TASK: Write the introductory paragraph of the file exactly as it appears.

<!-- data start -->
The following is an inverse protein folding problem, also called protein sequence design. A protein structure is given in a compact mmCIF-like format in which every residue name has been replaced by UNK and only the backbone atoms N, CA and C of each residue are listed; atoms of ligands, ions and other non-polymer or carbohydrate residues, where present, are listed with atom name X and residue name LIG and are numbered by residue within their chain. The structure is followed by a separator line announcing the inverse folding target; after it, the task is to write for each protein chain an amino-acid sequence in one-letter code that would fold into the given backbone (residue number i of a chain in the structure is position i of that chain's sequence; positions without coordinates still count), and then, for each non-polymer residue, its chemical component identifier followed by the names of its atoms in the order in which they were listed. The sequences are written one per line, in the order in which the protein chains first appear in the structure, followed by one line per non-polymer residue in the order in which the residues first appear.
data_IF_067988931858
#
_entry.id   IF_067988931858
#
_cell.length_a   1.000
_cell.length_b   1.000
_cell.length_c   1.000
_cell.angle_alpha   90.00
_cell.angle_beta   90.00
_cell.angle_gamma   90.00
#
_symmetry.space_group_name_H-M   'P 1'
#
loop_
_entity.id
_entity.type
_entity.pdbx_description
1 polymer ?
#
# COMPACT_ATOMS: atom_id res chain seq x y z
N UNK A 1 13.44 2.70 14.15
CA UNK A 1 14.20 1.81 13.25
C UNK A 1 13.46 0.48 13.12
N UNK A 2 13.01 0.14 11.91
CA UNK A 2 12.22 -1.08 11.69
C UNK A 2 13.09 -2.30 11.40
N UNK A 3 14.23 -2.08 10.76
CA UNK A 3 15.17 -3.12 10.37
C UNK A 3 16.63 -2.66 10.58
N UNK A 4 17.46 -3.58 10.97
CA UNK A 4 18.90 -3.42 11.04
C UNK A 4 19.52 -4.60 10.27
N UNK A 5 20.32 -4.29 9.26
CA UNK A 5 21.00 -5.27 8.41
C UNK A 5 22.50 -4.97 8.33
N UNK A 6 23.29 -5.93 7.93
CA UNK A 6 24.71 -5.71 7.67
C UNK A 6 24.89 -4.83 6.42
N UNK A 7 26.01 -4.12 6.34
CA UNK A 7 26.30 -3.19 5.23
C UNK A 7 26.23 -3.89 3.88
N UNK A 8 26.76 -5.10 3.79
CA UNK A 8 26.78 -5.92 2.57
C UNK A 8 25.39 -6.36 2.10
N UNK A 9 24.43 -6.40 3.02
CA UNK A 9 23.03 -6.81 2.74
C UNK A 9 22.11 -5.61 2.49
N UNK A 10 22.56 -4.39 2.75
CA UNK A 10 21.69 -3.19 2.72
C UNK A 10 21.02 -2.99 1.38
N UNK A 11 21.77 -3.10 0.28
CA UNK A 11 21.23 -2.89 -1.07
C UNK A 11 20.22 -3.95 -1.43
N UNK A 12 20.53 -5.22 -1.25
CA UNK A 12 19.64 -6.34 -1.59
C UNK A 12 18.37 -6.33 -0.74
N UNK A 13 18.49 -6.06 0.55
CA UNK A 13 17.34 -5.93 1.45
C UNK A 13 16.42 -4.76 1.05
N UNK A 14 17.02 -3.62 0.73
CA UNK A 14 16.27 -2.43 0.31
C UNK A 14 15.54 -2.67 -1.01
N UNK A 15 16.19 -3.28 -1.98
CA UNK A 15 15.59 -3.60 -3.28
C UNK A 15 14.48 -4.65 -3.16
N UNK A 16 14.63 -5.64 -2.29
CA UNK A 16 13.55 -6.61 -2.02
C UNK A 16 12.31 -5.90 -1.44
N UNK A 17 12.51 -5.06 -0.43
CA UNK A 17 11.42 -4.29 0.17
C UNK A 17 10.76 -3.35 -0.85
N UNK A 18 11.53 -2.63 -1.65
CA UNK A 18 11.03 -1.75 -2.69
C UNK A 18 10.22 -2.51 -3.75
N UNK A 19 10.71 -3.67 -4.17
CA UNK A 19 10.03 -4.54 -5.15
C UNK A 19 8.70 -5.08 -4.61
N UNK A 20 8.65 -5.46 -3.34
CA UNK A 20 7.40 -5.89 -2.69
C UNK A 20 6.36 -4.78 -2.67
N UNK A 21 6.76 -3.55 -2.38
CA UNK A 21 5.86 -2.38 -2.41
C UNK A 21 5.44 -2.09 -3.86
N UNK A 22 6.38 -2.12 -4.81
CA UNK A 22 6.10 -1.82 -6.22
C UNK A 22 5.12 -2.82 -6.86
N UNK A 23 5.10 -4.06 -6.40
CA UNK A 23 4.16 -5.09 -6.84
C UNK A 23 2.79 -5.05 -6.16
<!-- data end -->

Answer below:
The following is an inverse protein folding problem, also called protein sequence design. A protein structure is given in a compact mmCIF-like format in which every residue name has been replaced by UNK and only the backbone atoms N, CA and C of each residue are listed; atoms of ligands, ions and other non-polymer or carbohydrate residues, where present, are listed with atom name X and residue name LIG and are numbered by residue within their chain. The structure is followed by a separator line announcing the inverse folding target; after it, the task is to write for each protein chain an amino-acid sequence in one-letter code that would fold into the given backbone (residue number i of a chain in the structure is position i of that chain's sequence; positions without coordinates still count), and then, for each non-polymer residue, its chemical component identifier followed by the names of its atoms in the order in which they were listed. The sequences are written one per line, in the order in which the protein chains first appear in the structure, followed by one line per non-polymer residue in the order in which the residues first appear.